Maple Leaf Foodservice
What a waste! How to cut back on food garbage

What a waste! How to cut back on food garbage

An enormous amount of food is wasted unnecessarily in Canada, to the tune of $27.7 billion dollars each year. The majority of food waste – about 50% – occurs at the consumer level. However, foodservice is still responsible for about 10% of the food that’s thrown away daily -that’s about $2.2 billion dollars of edible nourishment that ends up as trash each year.

Excess waste causes unnecessary expense to foodservice establishments and wreaks havoc on the environment: landfills are overtaxed and heaps of harmful greenhouse gases are released into the atmosphere each day.

The main causes of waste in foodservice outlets are improper inventory, excessive caution over best-before dates, overproducing food, throwing away leftovers and improper storage.

The good news is that waste is a controllable expense. With proper purchasing, better handling and careful storage, foodservice establishments can reduce waste and save money. Here are some tips:

  • Control inventory. Check the refrigerators and freezers before you place food orders to see what’s on-hand. Rotate perishable stock at every delivery to minimize waste due to spoilage. Arrange your refrigerator to facilitate easy product access and rotation.
  • Think ahead: How can today’s grilled eggplant be useful tomorrow? Instead of throwing away leftovers, consider how they can be integrated into a new recipe. For example, eggplant can be used as a pizza topping or in lasagne.
  • Donate: Many large cities have food rescue programs to feed people in need. For example, Toronto’s Second Harvest picks up donated, excess food which would otherwise go to waste, and delivers it to over 200 community agencies in the Greater Toronto Area. If there is no food rescue program in your area, try contacting livestock farmers or zookeepers, who use leftovers as animal feed.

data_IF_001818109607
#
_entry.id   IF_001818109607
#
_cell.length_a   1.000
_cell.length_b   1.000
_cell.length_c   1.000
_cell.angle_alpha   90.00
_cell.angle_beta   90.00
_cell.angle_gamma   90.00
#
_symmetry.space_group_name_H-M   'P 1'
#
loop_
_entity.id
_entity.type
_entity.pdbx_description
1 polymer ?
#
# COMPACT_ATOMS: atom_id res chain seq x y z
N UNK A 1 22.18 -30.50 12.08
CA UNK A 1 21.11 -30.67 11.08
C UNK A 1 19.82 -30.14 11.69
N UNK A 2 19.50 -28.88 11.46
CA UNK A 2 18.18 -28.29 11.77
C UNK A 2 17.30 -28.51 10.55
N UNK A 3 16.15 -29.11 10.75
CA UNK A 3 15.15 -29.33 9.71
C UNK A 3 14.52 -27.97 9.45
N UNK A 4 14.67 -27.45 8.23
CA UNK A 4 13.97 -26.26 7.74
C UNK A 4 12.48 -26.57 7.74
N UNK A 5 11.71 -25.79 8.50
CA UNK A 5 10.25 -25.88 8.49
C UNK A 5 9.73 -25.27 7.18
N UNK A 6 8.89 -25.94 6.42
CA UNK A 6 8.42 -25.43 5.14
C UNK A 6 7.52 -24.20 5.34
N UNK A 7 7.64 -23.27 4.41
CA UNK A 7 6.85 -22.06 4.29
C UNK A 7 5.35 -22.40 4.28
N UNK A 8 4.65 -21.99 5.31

• Be creative with whole food: From beet greens to broccoli stems to watermelon rinds, many edible parts of food are wasted. Before you toss scraps away, do some research and see how they can be used. For example, watermelon rind and broccoli stems are both excellent in stir-fries.
  • Check before you toss: sometimes “best before” is not a food safety date, it’s a sell-by date. Foods that are past their best before date may not need to be tossed. Learn more at
  • Save those veggies: Store raw vegetables in airtight containers to prevent unnecessary dehydration and spoilage. Hydrate wilted vegetables by trimming off the bottom and immersing in 100°F water for 20 minutes. Buy frozen vegetables if you find fresh ones rot too often.

Make an effort to keep green organic waste out of the garbage. Place composting bins next to all garbage and recycling bins for easy disposal – for staff and customers. Then, establish an organics collection program that meets your needs.

You can contract a local hauler, or begin an on-site composting system. Composting is nature’s way of recycling and reducing the amount of waste headed to landfills – it turns organic food material into a soil-like product called humus. Bonus: humus improves the texture and fertility of soil, so the compost can be used to feed indoor plants throughout the establishment or to enrich the grounds around the work place… or at home.

If you do not have a compost program in place, make it a priority. As much as 60% of your establishment’s garbage can be composted! Plus, separating organics from regular waste leads to fewer and safer landfills, reduction in landfill run-off, less methane (a global warming gas), as well as a valuable end-product to enhance the soil.

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